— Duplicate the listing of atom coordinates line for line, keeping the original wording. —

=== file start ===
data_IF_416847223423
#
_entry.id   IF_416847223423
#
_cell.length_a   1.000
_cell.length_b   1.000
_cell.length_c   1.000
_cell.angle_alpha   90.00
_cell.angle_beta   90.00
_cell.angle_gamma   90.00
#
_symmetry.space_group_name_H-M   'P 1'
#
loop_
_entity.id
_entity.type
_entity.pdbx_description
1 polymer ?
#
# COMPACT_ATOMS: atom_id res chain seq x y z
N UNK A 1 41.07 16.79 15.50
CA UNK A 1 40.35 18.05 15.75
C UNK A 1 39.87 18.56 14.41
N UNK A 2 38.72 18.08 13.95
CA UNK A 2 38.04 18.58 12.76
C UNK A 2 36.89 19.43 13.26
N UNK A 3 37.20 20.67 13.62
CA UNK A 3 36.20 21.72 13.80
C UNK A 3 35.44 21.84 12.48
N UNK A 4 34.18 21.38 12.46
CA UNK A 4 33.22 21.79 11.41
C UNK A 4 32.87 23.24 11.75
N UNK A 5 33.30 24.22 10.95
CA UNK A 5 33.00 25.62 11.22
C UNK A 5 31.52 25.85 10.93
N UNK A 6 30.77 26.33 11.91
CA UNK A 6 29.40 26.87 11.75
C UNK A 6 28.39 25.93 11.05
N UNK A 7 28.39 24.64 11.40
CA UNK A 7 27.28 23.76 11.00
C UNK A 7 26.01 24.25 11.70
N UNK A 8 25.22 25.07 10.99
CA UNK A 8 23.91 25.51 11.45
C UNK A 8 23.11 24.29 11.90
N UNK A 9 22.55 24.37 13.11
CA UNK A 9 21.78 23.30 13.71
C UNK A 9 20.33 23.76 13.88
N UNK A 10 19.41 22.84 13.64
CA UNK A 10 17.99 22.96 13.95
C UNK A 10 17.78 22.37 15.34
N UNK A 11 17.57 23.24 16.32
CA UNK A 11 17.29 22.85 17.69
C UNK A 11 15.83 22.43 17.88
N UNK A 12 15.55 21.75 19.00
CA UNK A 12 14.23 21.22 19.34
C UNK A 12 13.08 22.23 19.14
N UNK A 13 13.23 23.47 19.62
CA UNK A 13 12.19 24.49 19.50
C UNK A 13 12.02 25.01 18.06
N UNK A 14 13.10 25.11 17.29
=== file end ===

data_IF_416847223423
#
_entry.id   IF_416847223423
#
_cell.length_a   1.000
_cell.length_b   1.000
_cell.length_c   1.000
_cell.angle_alpha   90.00
_cell.angle_beta   90.00
_cell.angle_gamma   90.00
#
_symmetry.space_group_name_H-M   'P 1'
#
loop_
_entity.id
_entity.type
_entity.pdbx_description
1 polymer ?
#
# COMPACT_ATOMS: atom_id res chain seq x y z
N UNK A 1 41.07 16.79 15.50
CA UNK A 1 40.35 18.05 15.75
C UNK A 1 39.87 18.56 14.41
N UNK A 2 38.72 18.08 13.95
CA UNK A 2 38.04 18.58 12.76
C UNK A 2 36.89 19.43 13.26
N UNK A 3 37.20 20.67 13.62
CA UNK A 3 36.20 21.72 13.80
C UNK A 3 35.44 21.84 12.48
N UNK A 4 34.18 21.38 12.46
CA UNK A 4 33.22 21.79 11.41
C UNK A 4 32.87 23.24 11.75
N UNK A 5 33.30 24.22 10.95
CA UNK A 5 33.00 25.62 11.22
C UNK A 5 31.52 25.85 10.93
N UNK A 6 30.77 26.33 11.91
CA UNK A 6 29.40 26.87 11.75
C UNK A 6 28.39 25.93 11.05
N UNK A 7 28.39 24.64 11.40
CA UNK A 7 27.28 23.76 11.00
C UNK A 7 26.01 24.25 11.70
N UNK A 8 25.22 25.07 10.99
CA UNK A 8 23.91 25.51 11.45
C UNK A 8 23.11 24.29 11.90
N UNK A 9 22.55 24.37 13.11
CA UNK A 9 21.78 23.30 13.71
C UNK A 9 20.33 23.76 13.88
N UNK A 10 19.41 22.84 13.64
CA UNK A 10 17.99 22.96 13.95
C UNK A 10 17.78 22.37 15.34
N UNK A 11 17.57 23.24 16.32
CA UNK A 11 17.29 22.85 17.69
C UNK A 11 15.83 22.43 17.88
N UNK A 12 15.55 21.75 19.00
CA UNK A 12 14.23 21.22 19.34
C UNK A 12 13.08 22.23 19.14
N UNK A 13 13.23 23.47 19.62
CA UNK A 13 12.19 24.49 19.50
C UNK A 13 12.02 25.01 18.06
N UNK A 14 13.10 25.11 17.29